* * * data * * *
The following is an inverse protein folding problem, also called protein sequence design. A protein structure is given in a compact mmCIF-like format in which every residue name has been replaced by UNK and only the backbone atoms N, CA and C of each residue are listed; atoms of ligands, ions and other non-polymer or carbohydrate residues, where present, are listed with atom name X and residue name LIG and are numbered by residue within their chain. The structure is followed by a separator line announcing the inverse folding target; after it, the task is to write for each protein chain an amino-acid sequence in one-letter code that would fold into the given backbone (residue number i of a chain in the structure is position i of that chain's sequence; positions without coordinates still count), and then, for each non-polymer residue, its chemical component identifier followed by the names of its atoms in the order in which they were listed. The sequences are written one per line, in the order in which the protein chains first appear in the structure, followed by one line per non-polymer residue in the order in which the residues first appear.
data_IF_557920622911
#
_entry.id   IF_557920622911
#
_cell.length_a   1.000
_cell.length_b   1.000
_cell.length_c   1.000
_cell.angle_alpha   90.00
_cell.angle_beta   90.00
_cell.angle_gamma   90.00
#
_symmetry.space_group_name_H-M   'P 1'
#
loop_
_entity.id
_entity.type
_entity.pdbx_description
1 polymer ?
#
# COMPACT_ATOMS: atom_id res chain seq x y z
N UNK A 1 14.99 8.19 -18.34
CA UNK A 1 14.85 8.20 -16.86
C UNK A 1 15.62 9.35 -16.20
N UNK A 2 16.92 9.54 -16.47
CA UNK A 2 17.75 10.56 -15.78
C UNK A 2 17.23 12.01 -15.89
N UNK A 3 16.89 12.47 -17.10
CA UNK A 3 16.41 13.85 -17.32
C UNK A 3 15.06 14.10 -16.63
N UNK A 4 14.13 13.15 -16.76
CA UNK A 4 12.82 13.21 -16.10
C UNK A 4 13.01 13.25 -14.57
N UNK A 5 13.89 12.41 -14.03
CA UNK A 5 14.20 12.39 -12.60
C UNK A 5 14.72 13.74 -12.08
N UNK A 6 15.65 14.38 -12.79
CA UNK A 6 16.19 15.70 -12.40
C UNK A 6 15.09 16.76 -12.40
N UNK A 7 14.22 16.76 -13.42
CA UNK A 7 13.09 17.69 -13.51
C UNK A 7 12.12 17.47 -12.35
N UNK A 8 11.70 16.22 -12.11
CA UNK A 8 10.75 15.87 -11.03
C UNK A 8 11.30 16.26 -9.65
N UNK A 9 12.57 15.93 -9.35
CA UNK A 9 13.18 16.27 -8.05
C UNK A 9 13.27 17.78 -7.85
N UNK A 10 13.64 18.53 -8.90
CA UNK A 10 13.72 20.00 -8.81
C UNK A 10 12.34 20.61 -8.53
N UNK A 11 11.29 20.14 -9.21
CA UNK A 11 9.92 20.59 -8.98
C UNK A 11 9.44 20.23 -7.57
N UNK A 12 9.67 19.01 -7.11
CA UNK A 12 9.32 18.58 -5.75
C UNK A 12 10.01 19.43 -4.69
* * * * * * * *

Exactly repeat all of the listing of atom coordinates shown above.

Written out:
The following is an inverse protein folding problem, also called protein sequence design. A protein structure is given in a compact mmCIF-like format in which every residue name has been replaced by UNK and only the backbone atoms N, CA and C of each residue are listed; atoms of ligands, ions and other non-polymer or carbohydrate residues, where present, are listed with atom name X and residue name LIG and are numbered by residue within their chain. The structure is followed by a separator line announcing the inverse folding target; after it, the task is to write for each protein chain an amino-acid sequence in one-letter code that would fold into the given backbone (residue number i of a chain in the structure is position i of that chain's sequence; positions without coordinates still count), and then, for each non-polymer residue, its chemical component identifier followed by the names of its atoms in the order in which they were listed. The sequences are written one per line, in the order in which the protein chains first appear in the structure, followed by one line per non-polymer residue in the order in which the residues first appear.
data_IF_557920622911
#
_entry.id   IF_557920622911
#
_cell.length_a   1.000
_cell.length_b   1.000
_cell.length_c   1.000
_cell.angle_alpha   90.00
_cell.angle_beta   90.00
_cell.angle_gamma   90.00
#
_symmetry.space_group_name_H-M   'P 1'
#
loop_
_entity.id
_entity.type
_entity.pdbx_description
1 polymer ?
#
# COMPACT_ATOMS: atom_id res chain seq x y z
N UNK A 1 14.99 8.19 -18.34
CA UNK A 1 14.85 8.20 -16.86
C UNK A 1 15.62 9.35 -16.20
N UNK A 2 16.92 9.54 -16.47
CA UNK A 2 17.75 10.56 -15.78
C UNK A 2 17.23 12.01 -15.89
N UNK A 3 16.89 12.47 -17.10
CA UNK A 3 16.41 13.85 -17.32
C UNK A 3 15.06 14.10 -16.63
N UNK A 4 14.13 13.15 -16.76
CA UNK A 4 12.82 13.21 -16.10
C UNK A 4 13.01 13.25 -14.57
N UNK A 5 13.89 12.41 -14.03
CA UNK A 5 14.20 12.39 -12.60
C UNK A 5 14.72 13.74 -12.08
N UNK A 6 15.65 14.38 -12.79
CA UNK A 6 16.19 15.70 -12.40
C UNK A 6 15.09 16.76 -12.40
N UNK A 7 14.22 16.76 -13.42
CA UNK A 7 13.09 17.69 -13.51
C UNK A 7 12.12 17.47 -12.35
N UNK A 8 11.70 16.22 -12.11
CA UNK A 8 10.75 15.87 -11.03
C UNK A 8 11.30 16.26 -9.65
N UNK A 9 12.57 15.93 -9.35
CA UNK A 9 13.18 16.27 -8.05
C UNK A 9 13.27 17.78 -7.85
N UNK A 10 13.64 18.53 -8.90
CA UNK A 10 13.72 20.00 -8.81
C UNK A 10 12.34 20.61 -8.53
N UNK A 11 11.29 20.14 -9.21
CA UNK A 11 9.92 20.59 -8.98
C UNK A 11 9.44 20.23 -7.57
N UNK A 12 9.67 19.01 -7.11
CA UNK A 12 9.32 18.58 -5.75
C UNK A 12 10.01 19.43 -4.69